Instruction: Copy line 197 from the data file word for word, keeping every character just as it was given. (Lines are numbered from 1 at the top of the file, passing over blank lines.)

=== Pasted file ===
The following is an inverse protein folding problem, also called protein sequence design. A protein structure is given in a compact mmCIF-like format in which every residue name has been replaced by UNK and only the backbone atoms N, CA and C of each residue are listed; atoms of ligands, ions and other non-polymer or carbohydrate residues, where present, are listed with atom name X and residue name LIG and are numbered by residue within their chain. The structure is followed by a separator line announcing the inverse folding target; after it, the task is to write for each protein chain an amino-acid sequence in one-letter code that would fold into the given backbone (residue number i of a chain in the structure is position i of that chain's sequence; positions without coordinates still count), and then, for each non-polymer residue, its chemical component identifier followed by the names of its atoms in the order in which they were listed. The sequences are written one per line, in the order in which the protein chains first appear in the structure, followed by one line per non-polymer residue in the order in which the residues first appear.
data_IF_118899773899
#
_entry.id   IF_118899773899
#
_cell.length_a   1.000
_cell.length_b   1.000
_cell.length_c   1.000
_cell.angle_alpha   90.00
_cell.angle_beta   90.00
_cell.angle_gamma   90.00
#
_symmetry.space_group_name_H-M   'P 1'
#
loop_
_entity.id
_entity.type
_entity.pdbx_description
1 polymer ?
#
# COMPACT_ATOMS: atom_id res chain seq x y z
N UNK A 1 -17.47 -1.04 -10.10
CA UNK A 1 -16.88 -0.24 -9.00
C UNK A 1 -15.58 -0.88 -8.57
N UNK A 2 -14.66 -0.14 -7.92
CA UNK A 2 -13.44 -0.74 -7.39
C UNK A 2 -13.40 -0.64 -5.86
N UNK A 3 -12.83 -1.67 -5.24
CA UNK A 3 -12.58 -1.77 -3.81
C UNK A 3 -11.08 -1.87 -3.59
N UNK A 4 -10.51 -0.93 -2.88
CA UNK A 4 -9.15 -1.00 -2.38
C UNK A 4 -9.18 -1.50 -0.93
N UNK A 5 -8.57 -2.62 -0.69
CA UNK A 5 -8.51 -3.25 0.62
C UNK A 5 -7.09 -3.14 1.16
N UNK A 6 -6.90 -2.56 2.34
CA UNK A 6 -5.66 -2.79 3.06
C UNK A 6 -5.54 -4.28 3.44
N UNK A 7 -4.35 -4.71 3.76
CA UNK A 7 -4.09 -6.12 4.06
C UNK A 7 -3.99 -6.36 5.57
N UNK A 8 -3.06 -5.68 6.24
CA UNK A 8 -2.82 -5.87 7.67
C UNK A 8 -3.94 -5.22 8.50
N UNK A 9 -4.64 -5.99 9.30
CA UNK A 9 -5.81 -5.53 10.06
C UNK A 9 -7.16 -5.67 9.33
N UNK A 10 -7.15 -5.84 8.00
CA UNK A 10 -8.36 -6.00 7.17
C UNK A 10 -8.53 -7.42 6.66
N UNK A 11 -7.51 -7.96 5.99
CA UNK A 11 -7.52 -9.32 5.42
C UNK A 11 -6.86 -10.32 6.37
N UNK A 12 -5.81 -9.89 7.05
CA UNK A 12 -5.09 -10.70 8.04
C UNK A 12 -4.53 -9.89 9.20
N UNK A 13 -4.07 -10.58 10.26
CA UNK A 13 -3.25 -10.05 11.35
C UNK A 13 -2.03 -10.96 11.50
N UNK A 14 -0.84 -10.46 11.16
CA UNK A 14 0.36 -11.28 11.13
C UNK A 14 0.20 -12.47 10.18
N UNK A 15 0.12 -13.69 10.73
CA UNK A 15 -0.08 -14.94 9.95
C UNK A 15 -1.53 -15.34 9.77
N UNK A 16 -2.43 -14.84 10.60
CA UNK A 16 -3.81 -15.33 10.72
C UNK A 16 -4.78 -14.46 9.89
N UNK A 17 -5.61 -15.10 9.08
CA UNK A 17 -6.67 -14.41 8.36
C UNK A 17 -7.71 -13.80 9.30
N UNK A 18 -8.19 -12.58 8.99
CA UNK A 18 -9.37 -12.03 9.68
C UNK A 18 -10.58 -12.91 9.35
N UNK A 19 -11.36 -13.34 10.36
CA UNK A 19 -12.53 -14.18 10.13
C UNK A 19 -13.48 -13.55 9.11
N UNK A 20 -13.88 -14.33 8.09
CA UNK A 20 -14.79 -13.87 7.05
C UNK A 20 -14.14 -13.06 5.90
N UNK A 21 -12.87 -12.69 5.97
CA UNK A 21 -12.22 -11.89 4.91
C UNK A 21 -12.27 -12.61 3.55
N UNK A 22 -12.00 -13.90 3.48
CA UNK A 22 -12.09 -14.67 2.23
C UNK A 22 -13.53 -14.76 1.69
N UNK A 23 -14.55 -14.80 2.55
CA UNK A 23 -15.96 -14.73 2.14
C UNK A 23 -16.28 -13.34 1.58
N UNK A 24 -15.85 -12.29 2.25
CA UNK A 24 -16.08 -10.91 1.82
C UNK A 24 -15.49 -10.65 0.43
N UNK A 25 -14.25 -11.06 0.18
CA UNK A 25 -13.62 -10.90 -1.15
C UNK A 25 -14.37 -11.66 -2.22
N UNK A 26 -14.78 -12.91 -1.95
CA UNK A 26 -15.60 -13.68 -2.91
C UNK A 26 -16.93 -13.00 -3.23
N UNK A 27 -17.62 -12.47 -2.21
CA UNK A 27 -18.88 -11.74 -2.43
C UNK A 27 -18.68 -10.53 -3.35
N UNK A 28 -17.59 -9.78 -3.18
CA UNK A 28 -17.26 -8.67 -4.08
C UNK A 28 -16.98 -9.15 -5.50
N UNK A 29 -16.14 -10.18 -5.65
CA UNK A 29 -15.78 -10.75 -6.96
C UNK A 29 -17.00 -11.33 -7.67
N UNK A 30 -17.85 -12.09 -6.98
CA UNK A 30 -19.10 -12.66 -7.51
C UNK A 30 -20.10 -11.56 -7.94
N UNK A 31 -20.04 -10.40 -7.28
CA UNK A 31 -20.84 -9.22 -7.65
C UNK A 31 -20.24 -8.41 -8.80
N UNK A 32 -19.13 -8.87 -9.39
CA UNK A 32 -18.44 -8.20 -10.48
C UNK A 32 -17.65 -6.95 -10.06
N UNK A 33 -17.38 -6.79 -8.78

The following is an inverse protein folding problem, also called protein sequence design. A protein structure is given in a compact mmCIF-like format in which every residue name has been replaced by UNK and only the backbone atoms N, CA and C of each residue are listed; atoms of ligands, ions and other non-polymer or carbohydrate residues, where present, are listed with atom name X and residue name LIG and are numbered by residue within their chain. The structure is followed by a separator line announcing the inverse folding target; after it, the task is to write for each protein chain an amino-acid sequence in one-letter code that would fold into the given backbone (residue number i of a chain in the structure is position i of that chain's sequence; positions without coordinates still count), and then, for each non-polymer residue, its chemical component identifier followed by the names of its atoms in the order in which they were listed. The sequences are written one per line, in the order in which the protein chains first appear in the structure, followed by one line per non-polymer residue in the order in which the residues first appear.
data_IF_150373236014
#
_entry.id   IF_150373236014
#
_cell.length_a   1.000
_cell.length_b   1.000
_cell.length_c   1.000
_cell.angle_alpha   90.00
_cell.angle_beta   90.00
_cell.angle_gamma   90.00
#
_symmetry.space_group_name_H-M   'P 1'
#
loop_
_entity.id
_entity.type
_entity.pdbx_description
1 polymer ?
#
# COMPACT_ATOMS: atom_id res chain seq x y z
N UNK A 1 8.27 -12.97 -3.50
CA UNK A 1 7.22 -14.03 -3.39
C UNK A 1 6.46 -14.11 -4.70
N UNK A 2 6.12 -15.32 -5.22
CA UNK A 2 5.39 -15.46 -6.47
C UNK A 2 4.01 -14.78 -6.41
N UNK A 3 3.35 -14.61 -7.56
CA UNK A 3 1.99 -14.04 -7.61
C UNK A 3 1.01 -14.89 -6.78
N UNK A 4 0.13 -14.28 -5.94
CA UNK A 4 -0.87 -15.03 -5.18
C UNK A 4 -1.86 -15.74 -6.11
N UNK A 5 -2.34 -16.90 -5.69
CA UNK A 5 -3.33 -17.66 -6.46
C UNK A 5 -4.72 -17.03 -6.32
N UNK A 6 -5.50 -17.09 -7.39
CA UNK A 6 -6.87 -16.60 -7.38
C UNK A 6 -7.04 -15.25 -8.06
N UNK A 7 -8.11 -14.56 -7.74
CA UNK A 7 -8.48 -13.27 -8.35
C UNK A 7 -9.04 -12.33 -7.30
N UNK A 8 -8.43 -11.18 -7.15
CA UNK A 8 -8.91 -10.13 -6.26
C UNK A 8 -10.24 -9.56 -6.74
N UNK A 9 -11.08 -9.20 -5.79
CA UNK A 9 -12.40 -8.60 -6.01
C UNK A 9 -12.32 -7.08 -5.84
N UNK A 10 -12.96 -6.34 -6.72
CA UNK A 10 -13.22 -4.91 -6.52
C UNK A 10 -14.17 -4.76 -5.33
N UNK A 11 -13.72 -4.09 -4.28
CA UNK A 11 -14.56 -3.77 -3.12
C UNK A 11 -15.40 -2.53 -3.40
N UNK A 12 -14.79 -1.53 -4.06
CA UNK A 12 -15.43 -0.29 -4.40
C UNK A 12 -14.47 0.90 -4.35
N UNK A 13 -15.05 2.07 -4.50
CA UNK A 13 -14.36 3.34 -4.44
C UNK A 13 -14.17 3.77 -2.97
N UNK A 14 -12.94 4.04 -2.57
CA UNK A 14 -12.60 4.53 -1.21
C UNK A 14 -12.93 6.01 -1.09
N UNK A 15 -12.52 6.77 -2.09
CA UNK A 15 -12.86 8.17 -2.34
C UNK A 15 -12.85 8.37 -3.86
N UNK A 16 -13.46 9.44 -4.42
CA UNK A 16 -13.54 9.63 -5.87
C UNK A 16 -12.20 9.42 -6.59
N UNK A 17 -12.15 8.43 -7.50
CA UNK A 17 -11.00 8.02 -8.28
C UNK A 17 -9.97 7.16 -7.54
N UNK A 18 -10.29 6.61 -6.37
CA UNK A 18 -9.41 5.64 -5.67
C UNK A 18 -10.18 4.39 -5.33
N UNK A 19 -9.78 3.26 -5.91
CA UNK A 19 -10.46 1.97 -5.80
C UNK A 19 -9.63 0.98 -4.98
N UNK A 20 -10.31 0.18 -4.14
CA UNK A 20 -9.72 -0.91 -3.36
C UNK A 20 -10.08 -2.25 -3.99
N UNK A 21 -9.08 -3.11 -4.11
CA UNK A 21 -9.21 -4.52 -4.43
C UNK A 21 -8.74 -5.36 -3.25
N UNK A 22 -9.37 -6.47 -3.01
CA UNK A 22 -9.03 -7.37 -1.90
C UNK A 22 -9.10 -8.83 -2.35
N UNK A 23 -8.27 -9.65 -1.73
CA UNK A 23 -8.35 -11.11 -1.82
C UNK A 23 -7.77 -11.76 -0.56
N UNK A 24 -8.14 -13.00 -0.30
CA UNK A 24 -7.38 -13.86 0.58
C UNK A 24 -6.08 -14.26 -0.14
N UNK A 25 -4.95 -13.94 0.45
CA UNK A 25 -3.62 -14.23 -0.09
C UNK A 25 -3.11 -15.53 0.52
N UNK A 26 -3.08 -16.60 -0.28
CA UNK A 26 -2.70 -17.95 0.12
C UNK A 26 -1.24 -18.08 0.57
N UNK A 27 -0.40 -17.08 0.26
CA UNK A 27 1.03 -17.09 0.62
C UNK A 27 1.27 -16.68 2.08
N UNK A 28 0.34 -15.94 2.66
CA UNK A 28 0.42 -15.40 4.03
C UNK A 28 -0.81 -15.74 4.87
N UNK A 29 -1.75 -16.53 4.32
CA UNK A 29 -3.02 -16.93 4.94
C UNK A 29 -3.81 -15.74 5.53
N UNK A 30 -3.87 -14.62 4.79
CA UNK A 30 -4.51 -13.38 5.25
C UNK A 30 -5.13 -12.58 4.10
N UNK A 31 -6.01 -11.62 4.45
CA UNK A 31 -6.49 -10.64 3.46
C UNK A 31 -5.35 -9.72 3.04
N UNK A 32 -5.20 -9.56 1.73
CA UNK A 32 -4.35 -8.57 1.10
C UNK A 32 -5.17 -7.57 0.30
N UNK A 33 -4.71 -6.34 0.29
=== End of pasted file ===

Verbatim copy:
N UNK A 20 -10.31 0.18 -4.14